A pen in hand works like bloodletting. Something in the gut. It’s the Voice of all voices asking to reign and leave my body behind, but I need more time.
I trust other people when I want to believe they’re like me when I’m small in thought, shrinking to make room for their needs.
The sweeper arrives and tells me to clean, hands me a broom. I sweep and find that God is here with knees to kneel and hands to pray, but God is made of rivulets, winding every way.
Secrets are insoluble. They litter a shore called Plastic Beach. It’s not God’s fault, the water like Fate. Nobody goes there, not even the sweeper. I volunteer. The sweeper says I’m a martyr. I’d go to clean but end up keeping each one. It’s because I can’t discern mine from the rest. Neither can he, which to him means don’t bother. But they call for me in a chorus of cries which prompts the wings within me to fly, then the Voice of all voices is free for a time, until my pen wobbles and the script looks illegible, when the Voice goes back inside. The sweeper just laughs because he believes that sky is ceiling and death means end.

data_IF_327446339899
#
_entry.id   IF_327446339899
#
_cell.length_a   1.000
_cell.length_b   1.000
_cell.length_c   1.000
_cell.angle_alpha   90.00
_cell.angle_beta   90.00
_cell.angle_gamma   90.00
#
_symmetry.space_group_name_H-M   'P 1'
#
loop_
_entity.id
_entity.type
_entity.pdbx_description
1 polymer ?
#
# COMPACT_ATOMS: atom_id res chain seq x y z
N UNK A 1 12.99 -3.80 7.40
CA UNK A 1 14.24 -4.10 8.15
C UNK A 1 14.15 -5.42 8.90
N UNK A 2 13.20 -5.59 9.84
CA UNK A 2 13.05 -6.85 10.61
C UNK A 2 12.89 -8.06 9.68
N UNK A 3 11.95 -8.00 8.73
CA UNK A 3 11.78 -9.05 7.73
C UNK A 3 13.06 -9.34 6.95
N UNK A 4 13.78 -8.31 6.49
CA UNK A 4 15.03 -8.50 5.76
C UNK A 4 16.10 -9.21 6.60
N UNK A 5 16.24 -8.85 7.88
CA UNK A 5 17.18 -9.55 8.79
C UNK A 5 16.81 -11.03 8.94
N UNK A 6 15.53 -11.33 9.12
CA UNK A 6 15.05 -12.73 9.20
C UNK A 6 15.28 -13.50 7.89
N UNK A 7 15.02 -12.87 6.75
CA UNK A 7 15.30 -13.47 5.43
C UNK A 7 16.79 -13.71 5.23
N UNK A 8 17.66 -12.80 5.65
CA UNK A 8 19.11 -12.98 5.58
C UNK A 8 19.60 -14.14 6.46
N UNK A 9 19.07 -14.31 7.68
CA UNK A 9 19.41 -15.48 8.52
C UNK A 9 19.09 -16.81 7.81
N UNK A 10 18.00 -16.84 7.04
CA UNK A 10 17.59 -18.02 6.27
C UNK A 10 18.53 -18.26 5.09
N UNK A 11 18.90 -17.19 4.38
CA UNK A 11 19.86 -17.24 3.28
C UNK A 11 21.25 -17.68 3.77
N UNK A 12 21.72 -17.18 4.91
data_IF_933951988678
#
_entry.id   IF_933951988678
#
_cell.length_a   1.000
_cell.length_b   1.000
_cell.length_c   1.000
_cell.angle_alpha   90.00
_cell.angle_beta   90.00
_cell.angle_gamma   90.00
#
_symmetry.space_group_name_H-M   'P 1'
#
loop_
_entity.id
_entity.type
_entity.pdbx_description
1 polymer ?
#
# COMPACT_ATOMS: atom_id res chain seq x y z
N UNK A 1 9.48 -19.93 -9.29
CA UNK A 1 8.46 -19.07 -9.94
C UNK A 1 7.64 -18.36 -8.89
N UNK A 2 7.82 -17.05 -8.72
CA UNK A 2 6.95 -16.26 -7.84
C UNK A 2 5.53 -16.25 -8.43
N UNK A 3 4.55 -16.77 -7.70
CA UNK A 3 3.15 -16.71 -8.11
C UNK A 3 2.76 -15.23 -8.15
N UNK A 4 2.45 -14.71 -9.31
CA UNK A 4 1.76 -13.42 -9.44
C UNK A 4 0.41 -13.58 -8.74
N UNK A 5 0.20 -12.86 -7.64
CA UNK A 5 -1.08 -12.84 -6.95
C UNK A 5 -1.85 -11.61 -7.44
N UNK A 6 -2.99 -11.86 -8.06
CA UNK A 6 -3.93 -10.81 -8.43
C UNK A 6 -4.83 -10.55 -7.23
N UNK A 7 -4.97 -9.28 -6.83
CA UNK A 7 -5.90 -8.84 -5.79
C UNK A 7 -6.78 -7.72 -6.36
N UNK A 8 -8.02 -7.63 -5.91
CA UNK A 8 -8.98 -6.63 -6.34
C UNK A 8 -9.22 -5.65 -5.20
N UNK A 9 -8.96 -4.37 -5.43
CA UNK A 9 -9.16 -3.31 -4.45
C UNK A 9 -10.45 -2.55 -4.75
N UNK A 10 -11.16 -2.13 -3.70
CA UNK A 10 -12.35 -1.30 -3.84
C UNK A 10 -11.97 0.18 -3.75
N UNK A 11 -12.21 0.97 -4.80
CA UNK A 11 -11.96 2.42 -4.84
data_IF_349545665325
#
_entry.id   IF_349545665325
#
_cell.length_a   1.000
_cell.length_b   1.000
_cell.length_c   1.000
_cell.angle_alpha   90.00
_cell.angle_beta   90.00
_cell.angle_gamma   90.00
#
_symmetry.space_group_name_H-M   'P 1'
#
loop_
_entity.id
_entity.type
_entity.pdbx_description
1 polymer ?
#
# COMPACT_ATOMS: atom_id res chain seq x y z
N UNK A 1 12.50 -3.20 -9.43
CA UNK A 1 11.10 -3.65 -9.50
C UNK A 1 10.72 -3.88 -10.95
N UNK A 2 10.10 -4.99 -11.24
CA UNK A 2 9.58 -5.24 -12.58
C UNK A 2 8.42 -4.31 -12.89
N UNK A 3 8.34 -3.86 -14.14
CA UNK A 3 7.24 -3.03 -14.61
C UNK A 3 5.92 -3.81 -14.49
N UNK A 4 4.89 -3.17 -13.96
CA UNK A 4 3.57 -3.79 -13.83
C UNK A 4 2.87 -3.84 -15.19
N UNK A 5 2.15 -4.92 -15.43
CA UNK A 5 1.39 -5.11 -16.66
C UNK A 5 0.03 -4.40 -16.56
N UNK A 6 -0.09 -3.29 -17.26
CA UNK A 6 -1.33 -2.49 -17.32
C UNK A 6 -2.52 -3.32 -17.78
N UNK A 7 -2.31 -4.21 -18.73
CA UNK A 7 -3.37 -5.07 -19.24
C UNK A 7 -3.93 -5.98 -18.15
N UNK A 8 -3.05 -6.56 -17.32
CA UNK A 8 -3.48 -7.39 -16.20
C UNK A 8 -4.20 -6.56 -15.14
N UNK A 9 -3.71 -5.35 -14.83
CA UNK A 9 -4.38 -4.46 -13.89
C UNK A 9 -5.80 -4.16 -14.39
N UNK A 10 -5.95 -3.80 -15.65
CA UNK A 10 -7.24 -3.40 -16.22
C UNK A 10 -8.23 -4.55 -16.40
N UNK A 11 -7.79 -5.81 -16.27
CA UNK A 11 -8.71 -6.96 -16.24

I’m digging my own canal. It’s singular and inconclusive. I’m on my way.
Carly Susser is a word artisan from New Jersey who anticipates receiving her MFA in Creative Writing from Sarah Lawrence College.